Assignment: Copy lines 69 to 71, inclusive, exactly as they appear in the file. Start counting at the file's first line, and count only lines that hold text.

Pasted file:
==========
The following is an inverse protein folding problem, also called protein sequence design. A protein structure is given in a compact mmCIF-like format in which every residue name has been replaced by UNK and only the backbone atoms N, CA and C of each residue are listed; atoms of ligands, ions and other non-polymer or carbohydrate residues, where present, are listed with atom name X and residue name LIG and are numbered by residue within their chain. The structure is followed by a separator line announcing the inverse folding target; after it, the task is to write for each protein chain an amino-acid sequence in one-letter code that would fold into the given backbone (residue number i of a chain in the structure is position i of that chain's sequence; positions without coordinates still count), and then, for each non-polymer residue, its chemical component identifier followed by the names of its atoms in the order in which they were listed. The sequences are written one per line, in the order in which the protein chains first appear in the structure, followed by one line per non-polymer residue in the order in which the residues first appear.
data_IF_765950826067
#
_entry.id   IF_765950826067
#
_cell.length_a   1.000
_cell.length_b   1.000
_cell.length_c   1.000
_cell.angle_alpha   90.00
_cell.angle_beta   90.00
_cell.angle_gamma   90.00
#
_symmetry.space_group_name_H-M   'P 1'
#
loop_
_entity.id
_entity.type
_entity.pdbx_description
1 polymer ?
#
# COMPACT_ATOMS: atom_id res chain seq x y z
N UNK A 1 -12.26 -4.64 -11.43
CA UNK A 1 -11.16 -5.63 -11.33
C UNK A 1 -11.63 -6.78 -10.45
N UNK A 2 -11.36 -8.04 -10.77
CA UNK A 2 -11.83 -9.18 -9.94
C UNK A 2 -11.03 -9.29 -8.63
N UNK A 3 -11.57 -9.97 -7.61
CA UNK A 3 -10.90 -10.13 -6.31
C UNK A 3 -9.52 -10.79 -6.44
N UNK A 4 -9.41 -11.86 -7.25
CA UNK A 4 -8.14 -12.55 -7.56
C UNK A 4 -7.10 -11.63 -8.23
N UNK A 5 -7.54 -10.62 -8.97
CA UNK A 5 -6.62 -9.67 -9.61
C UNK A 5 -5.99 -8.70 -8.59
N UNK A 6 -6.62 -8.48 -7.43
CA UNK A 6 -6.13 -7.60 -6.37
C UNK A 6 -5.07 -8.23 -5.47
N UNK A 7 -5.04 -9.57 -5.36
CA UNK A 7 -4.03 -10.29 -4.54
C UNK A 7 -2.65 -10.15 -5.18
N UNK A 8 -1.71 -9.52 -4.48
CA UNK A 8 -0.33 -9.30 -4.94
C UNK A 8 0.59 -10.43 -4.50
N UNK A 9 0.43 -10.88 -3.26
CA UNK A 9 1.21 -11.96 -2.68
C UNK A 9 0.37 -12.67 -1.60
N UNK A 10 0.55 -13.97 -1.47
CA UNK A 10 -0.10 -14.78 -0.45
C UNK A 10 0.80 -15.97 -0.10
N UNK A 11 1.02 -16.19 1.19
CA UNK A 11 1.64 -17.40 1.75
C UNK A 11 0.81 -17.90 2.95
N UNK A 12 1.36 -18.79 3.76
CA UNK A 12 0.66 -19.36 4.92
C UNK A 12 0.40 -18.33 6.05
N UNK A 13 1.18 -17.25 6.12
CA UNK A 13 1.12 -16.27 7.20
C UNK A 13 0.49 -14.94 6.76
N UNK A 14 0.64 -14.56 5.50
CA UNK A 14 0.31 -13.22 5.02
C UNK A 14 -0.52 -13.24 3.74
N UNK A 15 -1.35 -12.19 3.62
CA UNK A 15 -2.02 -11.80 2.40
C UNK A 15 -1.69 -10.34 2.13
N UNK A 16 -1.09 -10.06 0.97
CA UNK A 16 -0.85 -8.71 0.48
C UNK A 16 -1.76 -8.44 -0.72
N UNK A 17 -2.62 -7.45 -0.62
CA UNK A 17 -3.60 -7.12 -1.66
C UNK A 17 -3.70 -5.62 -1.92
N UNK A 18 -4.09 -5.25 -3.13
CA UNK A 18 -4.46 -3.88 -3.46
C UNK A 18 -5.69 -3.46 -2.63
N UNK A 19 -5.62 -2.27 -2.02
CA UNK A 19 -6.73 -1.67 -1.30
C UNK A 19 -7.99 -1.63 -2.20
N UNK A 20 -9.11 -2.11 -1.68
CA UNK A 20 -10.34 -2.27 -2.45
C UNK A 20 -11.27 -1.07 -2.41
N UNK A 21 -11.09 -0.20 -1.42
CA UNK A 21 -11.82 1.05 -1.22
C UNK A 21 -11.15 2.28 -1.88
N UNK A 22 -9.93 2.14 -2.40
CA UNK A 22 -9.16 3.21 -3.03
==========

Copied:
C UNK A 16 -1.76 -8.44 -0.72
N UNK A 17 -2.62 -7.45 -0.62
CA UNK A 17 -3.60 -7.12 -1.66